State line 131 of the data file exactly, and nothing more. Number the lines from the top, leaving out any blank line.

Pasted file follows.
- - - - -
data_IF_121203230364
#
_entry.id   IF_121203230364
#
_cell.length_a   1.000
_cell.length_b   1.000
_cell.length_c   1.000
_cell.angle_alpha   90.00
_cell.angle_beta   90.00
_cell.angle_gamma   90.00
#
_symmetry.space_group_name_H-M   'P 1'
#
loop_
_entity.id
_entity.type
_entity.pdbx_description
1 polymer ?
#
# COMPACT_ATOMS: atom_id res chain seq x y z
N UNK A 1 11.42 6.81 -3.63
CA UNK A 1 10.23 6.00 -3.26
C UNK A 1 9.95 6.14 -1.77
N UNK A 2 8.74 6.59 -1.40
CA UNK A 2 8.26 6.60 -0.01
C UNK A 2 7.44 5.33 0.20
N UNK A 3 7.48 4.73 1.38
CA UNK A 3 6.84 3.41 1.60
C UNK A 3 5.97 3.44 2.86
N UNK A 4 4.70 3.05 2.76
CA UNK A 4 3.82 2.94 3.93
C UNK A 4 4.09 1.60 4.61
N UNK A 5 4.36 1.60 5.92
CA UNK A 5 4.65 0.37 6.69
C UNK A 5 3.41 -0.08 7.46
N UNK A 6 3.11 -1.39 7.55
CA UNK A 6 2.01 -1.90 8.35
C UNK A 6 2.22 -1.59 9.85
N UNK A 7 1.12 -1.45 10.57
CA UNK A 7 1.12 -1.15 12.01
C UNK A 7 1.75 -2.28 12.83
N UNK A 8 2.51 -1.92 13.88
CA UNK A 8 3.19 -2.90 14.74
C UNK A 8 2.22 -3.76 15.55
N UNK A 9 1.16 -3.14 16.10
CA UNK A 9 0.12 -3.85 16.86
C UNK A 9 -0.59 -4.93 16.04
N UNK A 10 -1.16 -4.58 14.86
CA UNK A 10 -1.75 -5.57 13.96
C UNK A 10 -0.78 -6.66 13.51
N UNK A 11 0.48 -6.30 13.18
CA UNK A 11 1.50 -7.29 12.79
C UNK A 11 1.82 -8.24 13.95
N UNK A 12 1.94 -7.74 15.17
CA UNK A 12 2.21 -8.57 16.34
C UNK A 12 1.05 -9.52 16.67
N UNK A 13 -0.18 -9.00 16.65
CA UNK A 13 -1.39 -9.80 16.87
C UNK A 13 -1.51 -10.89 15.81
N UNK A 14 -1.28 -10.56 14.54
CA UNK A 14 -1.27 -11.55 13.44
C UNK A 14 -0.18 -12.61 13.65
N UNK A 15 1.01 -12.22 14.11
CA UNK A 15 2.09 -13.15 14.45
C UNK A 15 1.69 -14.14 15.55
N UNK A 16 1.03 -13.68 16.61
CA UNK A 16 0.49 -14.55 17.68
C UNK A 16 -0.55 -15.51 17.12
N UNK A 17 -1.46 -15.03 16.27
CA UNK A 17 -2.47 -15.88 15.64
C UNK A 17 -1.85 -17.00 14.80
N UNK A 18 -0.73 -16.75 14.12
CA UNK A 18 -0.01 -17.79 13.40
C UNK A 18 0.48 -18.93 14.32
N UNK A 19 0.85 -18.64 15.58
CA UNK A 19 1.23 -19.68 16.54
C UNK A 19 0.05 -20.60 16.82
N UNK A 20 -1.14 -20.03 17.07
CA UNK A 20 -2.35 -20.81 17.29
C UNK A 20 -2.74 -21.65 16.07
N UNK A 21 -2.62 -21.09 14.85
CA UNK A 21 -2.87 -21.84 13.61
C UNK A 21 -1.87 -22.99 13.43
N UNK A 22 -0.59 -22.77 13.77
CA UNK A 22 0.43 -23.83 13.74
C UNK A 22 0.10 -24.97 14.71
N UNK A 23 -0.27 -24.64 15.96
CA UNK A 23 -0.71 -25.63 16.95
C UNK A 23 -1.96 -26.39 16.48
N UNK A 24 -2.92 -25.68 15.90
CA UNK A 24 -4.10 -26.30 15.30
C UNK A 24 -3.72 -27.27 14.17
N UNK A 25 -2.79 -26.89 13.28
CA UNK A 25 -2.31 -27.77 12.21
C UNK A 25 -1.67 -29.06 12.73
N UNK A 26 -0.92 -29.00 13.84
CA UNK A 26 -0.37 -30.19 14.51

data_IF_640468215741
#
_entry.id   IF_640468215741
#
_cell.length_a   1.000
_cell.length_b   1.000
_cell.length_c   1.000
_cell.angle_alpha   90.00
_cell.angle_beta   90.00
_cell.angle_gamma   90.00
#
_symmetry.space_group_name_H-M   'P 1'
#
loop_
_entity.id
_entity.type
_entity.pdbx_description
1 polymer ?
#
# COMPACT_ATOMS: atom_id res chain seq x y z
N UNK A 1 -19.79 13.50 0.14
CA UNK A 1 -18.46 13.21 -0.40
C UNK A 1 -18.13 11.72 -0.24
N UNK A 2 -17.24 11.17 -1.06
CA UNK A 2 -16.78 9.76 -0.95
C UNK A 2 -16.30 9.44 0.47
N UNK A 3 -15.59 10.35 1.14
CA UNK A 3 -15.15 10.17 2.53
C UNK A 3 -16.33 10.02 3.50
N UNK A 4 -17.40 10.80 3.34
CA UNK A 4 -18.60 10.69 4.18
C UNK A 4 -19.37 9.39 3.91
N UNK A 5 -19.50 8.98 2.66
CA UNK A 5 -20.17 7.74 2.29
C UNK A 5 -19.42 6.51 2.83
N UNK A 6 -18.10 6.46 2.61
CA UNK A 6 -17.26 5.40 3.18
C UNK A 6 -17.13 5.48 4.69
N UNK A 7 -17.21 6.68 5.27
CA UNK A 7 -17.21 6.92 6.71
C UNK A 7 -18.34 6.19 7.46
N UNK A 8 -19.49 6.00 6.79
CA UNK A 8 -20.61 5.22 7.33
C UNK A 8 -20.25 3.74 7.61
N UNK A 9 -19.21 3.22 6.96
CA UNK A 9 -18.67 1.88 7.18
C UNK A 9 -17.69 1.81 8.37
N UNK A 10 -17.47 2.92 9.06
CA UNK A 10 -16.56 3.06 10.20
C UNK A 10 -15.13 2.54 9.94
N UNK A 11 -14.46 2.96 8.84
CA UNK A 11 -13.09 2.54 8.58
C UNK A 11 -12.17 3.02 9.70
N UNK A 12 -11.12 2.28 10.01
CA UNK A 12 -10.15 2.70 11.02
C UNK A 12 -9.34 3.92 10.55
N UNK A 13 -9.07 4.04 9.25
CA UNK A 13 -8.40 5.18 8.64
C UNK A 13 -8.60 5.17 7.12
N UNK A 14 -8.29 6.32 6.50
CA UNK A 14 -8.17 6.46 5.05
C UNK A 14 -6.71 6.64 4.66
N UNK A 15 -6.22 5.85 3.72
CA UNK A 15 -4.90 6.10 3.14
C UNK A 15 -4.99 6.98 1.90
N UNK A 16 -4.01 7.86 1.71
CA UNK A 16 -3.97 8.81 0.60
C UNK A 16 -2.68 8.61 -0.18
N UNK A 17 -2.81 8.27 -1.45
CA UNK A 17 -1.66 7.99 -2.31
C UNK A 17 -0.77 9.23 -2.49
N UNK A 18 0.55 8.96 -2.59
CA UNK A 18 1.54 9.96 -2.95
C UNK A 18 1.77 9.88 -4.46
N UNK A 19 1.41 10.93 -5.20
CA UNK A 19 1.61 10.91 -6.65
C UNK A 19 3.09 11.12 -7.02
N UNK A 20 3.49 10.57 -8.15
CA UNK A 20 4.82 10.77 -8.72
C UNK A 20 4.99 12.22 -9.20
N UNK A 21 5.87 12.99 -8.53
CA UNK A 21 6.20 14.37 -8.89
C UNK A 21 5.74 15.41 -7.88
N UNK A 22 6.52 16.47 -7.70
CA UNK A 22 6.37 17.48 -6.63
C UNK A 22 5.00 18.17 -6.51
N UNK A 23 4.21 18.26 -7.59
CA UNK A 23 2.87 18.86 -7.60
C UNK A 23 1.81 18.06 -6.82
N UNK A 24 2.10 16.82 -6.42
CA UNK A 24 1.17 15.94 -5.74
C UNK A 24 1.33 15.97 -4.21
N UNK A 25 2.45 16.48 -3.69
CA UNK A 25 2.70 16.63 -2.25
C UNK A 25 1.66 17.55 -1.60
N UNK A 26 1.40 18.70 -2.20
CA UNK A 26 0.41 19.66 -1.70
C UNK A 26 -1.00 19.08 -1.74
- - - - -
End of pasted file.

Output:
CA UNK A 5 -20.17 7.74 2.29